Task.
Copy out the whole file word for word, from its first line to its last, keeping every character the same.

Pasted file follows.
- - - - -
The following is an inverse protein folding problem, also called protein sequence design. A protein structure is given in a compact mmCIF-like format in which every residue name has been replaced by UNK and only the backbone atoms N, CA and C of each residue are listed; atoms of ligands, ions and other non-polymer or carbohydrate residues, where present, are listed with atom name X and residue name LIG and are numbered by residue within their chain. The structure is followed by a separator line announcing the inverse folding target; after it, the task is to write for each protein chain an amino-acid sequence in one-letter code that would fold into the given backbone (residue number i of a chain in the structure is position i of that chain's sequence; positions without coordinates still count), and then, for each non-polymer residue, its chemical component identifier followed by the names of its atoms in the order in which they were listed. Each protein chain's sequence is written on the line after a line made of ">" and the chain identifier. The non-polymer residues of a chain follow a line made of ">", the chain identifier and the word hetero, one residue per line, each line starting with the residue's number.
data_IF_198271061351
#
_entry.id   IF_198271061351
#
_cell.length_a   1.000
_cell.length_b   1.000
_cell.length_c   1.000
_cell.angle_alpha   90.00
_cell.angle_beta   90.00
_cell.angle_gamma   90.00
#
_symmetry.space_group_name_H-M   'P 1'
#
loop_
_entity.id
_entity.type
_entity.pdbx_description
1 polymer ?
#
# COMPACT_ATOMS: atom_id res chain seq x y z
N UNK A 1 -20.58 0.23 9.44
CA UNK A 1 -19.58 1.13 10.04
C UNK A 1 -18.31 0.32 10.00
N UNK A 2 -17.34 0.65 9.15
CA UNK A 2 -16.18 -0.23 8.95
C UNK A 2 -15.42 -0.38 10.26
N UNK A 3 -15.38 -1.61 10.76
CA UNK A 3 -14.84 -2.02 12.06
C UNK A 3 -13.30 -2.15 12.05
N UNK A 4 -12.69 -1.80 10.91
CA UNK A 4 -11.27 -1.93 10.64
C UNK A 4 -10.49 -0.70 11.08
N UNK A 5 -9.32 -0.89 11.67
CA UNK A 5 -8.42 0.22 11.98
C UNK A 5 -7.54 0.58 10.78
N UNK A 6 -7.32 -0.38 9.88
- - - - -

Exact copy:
The following is an inverse protein folding problem, also called protein sequence design. A protein structure is given in a compact mmCIF-like format in which every residue name has been replaced by UNK and only the backbone atoms N, CA and C of each residue are listed; atoms of ligands, ions and other non-polymer or carbohydrate residues, where present, are listed with atom name X and residue name LIG and are numbered by residue within their chain. The structure is followed by a separator line announcing the inverse folding target; after it, the task is to write for each protein chain an amino-acid sequence in one-letter code that would fold into the given backbone (residue number i of a chain in the structure is position i of that chain's sequence; positions without coordinates still count), and then, for each non-polymer residue, its chemical component identifier followed by the names of its atoms in the order in which they were listed. Each protein chain's sequence is written on the line after a line made of ">" and the chain identifier. The non-polymer residues of a chain follow a line made of ">", the chain identifier and the word hetero, one residue per line, each line starting with the residue's number.
data_IF_198271061351
#
_entry.id   IF_198271061351
#
_cell.length_a   1.000
_cell.length_b   1.000
_cell.length_c   1.000
_cell.angle_alpha   90.00
_cell.angle_beta   90.00
_cell.angle_gamma   90.00
#
_symmetry.space_group_name_H-M   'P 1'
#
loop_
_entity.id
_entity.type
_entity.pdbx_description
1 polymer ?
#
# COMPACT_ATOMS: atom_id res chain seq x y z
N UNK A 1 -20.58 0.23 9.44
CA UNK A 1 -19.58 1.13 10.04
C UNK A 1 -18.31 0.32 10.00
N UNK A 2 -17.34 0.65 9.15
CA UNK A 2 -16.18 -0.23 8.95
C UNK A 2 -15.42 -0.38 10.26
N UNK A 3 -15.38 -1.61 10.76
CA UNK A 3 -14.84 -2.02 12.06
C UNK A 3 -13.30 -2.15 12.05
N UNK A 4 -12.69 -1.80 10.91
CA UNK A 4 -11.27 -1.93 10.64
C UNK A 4 -10.49 -0.70 11.08
N UNK A 5 -9.32 -0.89 11.67
CA UNK A 5 -8.42 0.22 11.98
C UNK A 5 -7.54 0.58 10.78
N UNK A 6 -7.32 -0.38 9.88